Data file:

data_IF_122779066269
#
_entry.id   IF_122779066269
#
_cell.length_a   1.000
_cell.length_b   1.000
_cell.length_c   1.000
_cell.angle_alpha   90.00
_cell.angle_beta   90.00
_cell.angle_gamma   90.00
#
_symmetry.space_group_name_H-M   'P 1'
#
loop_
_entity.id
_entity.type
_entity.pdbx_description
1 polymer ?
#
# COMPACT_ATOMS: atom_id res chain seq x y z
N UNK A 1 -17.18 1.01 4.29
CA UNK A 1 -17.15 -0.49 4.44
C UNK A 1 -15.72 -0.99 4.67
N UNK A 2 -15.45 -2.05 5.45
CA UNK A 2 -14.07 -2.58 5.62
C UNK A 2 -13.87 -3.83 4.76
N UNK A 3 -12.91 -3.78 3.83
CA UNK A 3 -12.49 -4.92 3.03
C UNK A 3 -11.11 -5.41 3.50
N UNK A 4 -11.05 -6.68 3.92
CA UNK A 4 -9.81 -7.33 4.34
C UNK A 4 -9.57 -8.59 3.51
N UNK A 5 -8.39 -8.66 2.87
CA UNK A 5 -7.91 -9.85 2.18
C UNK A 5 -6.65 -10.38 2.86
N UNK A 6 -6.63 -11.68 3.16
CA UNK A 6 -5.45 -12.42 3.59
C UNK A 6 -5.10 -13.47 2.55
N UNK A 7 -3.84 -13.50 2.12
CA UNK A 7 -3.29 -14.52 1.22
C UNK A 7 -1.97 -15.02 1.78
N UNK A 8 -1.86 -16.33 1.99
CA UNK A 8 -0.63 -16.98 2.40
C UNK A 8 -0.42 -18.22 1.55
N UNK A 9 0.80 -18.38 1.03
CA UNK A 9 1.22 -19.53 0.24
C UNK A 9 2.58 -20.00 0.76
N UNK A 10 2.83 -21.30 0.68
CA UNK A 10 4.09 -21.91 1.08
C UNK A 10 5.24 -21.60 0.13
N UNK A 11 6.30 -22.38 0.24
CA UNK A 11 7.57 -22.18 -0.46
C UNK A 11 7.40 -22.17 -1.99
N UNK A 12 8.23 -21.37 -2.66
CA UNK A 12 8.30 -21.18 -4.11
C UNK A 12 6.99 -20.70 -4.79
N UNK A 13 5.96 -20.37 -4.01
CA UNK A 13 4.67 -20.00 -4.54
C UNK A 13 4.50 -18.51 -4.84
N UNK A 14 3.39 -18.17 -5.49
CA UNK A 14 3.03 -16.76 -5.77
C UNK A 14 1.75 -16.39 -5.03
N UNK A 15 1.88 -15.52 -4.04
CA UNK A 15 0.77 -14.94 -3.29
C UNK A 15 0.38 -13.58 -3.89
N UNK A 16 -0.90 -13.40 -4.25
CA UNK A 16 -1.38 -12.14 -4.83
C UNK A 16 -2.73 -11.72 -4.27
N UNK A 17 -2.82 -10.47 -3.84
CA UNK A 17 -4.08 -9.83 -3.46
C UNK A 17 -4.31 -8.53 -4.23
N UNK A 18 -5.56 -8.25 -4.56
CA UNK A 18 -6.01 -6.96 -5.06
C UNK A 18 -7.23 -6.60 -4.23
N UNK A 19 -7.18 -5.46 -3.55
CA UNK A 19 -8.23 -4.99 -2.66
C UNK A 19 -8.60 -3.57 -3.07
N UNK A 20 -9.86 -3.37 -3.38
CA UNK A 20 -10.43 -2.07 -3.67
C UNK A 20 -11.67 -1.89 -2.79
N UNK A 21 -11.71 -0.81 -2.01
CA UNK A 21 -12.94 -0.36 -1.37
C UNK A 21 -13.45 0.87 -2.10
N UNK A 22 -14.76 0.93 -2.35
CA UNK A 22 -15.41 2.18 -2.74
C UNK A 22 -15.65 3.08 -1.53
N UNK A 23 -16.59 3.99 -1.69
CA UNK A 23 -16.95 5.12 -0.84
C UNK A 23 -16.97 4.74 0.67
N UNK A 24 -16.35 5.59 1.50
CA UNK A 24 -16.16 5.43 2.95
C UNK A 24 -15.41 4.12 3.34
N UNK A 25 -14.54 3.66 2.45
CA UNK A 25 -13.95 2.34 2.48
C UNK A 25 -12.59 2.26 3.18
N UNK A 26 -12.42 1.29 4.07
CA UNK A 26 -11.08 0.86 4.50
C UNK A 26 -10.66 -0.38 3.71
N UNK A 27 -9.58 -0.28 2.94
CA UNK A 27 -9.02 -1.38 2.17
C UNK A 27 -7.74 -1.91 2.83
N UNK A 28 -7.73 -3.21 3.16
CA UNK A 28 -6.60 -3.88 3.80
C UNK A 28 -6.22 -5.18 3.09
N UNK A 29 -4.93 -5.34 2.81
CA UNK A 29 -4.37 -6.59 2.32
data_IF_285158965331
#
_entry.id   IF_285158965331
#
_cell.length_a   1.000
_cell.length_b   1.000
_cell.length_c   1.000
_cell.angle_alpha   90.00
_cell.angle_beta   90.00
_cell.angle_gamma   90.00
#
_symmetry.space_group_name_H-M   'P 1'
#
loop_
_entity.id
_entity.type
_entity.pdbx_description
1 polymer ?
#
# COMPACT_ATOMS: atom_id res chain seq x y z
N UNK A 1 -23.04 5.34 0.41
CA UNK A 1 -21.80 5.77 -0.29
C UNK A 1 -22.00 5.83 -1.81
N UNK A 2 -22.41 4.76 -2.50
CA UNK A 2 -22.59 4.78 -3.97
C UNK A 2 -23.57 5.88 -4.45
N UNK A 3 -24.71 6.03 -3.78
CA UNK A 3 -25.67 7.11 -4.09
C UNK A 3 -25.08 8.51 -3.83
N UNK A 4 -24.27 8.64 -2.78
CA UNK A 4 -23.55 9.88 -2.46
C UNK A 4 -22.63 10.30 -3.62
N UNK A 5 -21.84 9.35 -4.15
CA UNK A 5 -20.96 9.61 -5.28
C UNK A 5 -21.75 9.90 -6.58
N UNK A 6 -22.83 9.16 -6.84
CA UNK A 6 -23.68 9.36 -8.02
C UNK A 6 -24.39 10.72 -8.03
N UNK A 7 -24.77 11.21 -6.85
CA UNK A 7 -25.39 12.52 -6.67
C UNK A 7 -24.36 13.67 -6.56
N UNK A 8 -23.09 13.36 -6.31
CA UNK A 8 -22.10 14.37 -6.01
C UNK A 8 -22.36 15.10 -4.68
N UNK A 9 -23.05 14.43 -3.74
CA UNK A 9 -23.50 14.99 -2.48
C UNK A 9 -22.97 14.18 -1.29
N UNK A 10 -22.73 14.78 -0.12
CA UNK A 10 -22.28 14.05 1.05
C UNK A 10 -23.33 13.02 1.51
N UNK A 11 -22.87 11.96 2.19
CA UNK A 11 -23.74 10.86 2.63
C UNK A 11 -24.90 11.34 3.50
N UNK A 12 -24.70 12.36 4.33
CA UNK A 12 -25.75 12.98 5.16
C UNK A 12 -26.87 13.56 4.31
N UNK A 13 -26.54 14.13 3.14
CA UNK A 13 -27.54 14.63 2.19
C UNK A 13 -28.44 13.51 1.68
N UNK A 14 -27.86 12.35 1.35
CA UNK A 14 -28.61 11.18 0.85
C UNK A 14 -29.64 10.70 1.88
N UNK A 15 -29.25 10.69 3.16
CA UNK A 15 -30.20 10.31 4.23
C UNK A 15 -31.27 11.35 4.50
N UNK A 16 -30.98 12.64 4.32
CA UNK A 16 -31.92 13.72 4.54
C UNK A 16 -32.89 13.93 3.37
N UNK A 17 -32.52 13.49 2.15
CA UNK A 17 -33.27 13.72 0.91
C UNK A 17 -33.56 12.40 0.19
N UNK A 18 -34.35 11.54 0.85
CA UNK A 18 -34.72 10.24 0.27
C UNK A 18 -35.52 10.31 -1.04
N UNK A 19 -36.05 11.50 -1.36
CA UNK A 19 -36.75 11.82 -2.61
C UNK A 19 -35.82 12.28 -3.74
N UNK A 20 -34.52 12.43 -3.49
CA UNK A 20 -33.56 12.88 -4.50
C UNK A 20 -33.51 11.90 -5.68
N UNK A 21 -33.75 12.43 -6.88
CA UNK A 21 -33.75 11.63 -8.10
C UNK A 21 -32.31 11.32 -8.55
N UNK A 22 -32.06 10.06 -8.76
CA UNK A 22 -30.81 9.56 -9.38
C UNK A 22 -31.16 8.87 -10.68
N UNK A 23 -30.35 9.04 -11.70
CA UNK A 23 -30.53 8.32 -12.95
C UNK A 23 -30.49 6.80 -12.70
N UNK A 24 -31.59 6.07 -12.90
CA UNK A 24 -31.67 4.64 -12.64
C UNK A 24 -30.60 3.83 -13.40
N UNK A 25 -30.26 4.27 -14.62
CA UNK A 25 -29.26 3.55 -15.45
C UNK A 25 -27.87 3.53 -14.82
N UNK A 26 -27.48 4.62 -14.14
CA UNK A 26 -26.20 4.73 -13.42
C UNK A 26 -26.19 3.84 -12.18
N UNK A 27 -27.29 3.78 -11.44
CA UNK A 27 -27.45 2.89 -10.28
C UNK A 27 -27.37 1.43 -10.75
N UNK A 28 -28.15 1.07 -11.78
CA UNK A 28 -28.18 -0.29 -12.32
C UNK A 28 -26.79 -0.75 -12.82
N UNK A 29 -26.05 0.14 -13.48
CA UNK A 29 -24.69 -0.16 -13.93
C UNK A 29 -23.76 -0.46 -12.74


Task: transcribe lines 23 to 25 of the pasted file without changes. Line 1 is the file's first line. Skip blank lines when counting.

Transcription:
C UNK A 1 -15.72 -0.99 4.67
N UNK A 2 -15.45 -2.05 5.45
CA UNK A 2 -14.07 -2.58 5.62